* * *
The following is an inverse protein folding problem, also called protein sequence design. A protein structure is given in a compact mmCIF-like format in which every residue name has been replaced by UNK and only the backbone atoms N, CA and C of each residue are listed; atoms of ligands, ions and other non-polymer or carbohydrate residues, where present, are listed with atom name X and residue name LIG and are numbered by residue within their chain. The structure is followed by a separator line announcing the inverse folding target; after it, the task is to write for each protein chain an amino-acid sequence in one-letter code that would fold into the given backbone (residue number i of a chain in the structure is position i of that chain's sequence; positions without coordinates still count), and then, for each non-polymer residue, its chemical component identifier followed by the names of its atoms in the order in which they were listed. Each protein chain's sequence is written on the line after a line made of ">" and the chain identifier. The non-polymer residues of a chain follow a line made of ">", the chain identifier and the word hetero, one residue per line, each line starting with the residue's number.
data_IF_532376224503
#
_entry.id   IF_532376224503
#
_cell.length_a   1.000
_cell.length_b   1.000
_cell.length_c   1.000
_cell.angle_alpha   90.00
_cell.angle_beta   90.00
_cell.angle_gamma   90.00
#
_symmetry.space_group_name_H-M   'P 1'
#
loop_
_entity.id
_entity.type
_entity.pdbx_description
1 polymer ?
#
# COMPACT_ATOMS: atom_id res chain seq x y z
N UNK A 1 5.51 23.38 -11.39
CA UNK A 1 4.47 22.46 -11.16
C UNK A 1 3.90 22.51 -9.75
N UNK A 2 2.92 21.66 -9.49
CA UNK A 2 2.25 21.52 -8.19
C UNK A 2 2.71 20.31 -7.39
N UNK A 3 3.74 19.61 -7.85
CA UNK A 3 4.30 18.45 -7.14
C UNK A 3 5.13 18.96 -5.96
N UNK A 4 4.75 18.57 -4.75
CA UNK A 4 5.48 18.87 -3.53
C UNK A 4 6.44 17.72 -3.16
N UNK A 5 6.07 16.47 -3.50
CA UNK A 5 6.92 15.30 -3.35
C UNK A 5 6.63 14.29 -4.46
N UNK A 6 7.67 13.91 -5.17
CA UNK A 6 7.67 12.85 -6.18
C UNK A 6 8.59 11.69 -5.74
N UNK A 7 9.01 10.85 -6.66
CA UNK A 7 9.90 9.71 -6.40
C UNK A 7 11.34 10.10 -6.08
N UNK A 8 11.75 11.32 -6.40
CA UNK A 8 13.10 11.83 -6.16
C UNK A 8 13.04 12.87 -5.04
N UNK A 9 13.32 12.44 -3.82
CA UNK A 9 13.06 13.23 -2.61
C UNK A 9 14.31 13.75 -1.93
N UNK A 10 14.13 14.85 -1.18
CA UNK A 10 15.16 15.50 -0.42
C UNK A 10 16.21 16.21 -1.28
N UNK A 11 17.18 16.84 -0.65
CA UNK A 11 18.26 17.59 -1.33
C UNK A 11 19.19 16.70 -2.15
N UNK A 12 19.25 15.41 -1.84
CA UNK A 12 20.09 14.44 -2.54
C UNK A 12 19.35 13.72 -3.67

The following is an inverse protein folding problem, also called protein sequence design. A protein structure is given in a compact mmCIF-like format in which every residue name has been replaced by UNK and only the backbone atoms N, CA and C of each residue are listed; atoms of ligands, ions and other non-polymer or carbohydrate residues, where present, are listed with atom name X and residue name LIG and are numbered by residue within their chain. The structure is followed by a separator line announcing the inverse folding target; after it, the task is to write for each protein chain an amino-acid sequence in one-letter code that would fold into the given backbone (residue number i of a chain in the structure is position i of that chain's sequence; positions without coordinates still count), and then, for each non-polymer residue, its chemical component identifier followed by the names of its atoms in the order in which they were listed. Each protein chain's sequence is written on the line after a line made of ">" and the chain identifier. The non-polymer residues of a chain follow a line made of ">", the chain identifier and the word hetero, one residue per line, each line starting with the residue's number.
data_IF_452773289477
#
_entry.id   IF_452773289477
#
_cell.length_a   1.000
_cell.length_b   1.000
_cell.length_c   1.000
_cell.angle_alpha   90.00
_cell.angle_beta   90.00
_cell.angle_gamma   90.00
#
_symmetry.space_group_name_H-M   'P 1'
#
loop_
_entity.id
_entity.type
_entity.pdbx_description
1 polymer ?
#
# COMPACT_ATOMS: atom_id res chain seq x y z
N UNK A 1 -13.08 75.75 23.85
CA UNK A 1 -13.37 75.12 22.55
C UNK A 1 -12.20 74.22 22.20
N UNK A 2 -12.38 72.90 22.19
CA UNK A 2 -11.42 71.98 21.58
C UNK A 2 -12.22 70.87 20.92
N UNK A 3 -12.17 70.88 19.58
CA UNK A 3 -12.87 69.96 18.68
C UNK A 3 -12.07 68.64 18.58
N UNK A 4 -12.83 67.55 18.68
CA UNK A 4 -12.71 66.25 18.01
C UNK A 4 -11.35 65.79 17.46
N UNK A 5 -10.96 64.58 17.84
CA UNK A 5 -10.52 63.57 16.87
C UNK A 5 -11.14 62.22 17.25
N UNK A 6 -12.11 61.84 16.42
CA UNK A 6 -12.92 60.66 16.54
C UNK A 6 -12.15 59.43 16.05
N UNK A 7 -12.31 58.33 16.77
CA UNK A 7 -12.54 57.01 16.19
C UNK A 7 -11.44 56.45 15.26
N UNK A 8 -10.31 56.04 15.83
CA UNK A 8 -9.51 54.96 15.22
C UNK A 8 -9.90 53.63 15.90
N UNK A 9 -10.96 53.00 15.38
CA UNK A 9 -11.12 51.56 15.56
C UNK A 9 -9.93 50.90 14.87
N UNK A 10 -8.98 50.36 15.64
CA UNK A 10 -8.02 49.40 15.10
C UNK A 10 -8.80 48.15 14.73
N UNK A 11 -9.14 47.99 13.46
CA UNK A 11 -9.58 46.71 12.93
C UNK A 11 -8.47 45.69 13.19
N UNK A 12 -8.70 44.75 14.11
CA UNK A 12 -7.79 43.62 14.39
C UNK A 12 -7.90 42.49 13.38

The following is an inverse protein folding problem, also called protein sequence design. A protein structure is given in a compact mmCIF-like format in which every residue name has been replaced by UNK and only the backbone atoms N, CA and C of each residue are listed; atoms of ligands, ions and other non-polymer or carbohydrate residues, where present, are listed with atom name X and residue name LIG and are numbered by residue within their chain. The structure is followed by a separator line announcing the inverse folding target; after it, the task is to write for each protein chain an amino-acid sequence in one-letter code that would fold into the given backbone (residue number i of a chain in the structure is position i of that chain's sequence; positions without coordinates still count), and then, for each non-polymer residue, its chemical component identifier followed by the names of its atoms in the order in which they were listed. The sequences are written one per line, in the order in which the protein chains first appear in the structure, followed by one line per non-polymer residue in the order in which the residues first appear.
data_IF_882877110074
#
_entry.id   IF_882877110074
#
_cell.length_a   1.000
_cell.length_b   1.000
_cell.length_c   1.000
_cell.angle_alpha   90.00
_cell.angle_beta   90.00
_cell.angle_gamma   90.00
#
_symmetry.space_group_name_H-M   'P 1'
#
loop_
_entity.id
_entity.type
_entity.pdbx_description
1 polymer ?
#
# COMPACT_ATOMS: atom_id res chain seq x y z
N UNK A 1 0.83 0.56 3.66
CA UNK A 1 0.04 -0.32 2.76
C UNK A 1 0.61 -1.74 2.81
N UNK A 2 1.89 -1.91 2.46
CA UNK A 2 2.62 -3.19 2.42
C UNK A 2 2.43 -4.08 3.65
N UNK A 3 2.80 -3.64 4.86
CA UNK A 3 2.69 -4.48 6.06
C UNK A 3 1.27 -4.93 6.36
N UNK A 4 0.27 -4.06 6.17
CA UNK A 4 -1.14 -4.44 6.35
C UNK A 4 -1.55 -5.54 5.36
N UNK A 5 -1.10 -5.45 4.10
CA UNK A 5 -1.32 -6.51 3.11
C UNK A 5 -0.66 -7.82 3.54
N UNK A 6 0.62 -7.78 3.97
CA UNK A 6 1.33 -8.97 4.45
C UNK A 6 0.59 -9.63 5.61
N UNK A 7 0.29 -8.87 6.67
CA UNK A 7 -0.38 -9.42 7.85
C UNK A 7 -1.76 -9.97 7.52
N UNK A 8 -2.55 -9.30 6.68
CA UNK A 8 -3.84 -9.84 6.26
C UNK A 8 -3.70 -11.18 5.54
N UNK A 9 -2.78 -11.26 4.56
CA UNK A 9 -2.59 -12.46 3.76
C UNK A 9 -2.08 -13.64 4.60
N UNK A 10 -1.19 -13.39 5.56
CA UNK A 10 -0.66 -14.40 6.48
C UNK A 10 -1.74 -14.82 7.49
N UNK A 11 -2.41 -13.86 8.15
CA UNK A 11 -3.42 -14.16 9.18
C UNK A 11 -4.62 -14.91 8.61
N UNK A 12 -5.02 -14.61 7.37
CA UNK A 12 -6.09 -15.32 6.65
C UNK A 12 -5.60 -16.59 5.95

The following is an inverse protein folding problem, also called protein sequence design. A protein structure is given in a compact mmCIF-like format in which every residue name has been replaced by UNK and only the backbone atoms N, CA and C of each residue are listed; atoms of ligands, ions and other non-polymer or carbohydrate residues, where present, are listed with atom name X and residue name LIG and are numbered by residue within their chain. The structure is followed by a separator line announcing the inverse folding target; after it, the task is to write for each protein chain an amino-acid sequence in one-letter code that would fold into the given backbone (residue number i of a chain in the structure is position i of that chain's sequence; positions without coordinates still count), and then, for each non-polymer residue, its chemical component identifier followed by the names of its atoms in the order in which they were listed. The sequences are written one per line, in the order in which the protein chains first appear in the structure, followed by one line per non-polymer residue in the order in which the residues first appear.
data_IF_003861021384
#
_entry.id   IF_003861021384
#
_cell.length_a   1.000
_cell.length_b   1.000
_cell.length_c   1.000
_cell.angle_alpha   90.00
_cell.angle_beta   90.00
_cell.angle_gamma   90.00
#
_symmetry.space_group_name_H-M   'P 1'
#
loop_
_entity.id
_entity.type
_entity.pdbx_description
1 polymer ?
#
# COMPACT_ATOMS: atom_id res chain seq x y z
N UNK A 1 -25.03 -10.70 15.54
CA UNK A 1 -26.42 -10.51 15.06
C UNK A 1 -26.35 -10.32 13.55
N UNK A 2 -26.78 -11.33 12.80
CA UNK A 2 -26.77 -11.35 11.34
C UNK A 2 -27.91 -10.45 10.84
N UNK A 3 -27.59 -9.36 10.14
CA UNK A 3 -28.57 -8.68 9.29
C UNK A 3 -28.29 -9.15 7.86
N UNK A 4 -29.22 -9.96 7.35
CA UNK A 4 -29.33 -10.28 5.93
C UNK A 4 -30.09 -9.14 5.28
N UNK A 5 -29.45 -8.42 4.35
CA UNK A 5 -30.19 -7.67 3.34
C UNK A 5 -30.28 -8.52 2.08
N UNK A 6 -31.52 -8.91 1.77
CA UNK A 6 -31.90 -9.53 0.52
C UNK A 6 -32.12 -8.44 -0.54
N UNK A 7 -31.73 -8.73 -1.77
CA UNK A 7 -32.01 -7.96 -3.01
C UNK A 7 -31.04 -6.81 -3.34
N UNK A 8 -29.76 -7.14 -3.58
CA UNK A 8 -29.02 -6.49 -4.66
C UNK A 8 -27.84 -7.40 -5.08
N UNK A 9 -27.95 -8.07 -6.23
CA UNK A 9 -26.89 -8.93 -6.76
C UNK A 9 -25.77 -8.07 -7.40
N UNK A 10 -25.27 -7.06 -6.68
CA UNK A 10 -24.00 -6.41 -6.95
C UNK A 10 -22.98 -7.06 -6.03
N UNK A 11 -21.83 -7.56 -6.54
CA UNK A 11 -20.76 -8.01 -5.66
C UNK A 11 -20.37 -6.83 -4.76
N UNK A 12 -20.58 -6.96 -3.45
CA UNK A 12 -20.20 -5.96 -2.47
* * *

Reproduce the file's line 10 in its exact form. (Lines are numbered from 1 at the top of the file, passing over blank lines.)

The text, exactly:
_cell.angle_beta   90.00